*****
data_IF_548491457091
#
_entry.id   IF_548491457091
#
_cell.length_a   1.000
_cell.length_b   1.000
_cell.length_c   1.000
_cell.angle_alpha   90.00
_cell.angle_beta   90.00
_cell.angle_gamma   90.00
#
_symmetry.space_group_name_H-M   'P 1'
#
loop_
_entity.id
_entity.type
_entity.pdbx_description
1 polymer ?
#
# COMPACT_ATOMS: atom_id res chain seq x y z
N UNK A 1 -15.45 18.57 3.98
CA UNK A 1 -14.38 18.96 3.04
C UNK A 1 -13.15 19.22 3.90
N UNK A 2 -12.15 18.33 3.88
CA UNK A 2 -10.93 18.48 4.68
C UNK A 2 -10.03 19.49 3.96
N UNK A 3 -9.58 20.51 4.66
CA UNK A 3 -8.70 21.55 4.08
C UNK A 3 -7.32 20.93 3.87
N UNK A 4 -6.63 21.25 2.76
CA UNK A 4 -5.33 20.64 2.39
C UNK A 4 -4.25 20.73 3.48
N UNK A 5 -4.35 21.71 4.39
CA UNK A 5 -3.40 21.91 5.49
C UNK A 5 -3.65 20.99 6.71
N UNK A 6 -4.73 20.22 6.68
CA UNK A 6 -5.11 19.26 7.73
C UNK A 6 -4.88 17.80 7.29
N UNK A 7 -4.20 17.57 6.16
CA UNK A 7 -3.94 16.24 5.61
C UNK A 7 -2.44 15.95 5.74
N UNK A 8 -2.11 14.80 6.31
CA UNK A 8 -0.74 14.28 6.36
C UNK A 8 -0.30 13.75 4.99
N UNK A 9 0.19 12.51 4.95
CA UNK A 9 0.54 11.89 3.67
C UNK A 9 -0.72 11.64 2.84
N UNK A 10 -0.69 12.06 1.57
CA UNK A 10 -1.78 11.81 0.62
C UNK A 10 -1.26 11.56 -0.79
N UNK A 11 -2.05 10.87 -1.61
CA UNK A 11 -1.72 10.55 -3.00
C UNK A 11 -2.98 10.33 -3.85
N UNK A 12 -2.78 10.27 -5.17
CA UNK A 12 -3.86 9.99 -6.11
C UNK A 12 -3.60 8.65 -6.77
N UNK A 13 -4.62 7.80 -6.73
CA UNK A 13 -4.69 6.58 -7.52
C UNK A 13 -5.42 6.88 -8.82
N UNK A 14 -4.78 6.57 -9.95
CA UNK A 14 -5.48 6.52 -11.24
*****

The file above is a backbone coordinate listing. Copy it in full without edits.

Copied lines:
data_IF_548491457091
#
_entry.id   IF_548491457091
#
_cell.length_a   1.000
_cell.length_b   1.000
_cell.length_c   1.000
_cell.angle_alpha   90.00
_cell.angle_beta   90.00
_cell.angle_gamma   90.00
#
_symmetry.space_group_name_H-M   'P 1'
#
loop_
_entity.id
_entity.type
_entity.pdbx_description
1 polymer ?
#
# COMPACT_ATOMS: atom_id res chain seq x y z
N UNK A 1 -15.45 18.57 3.98
CA UNK A 1 -14.38 18.96 3.04
C UNK A 1 -13.15 19.22 3.90
N UNK A 2 -12.15 18.33 3.88
CA UNK A 2 -10.93 18.48 4.68
C UNK A 2 -10.03 19.49 3.96
N UNK A 3 -9.58 20.51 4.66
CA UNK A 3 -8.70 21.55 4.08
C UNK A 3 -7.32 20.93 3.87
N UNK A 4 -6.63 21.25 2.76
CA UNK A 4 -5.33 20.64 2.39
C UNK A 4 -4.25 20.73 3.48
N UNK A 5 -4.35 21.71 4.39
CA UNK A 5 -3.40 21.91 5.49
C UNK A 5 -3.65 20.99 6.71
N UNK A 6 -4.73 20.22 6.68
CA UNK A 6 -5.11 19.26 7.73
C UNK A 6 -4.88 17.80 7.29
N UNK A 7 -4.20 17.57 6.16
CA UNK A 7 -3.94 16.24 5.61
C UNK A 7 -2.44 15.95 5.74
N UNK A 8 -2.11 14.80 6.31
CA UNK A 8 -0.74 14.28 6.36
C UNK A 8 -0.30 13.75 4.99
N UNK A 9 0.19 12.51 4.95
CA UNK A 9 0.54 11.89 3.67
C UNK A 9 -0.72 11.64 2.84
N UNK A 10 -0.69 12.06 1.57
CA UNK A 10 -1.78 11.81 0.62
C UNK A 10 -1.26 11.56 -0.79
N UNK A 11 -2.05 10.87 -1.61
CA UNK A 11 -1.72 10.55 -3.00
C UNK A 11 -2.98 10.33 -3.85
N UNK A 12 -2.78 10.27 -5.17
CA UNK A 12 -3.86 9.99 -6.11
C UNK A 12 -3.60 8.65 -6.77
N UNK A 13 -4.62 7.80 -6.73
CA UNK A 13 -4.69 6.58 -7.52
C UNK A 13 -5.42 6.88 -8.82
N UNK A 14 -4.78 6.57 -9.95
CA UNK A 14 -5.48 6.52 -11.24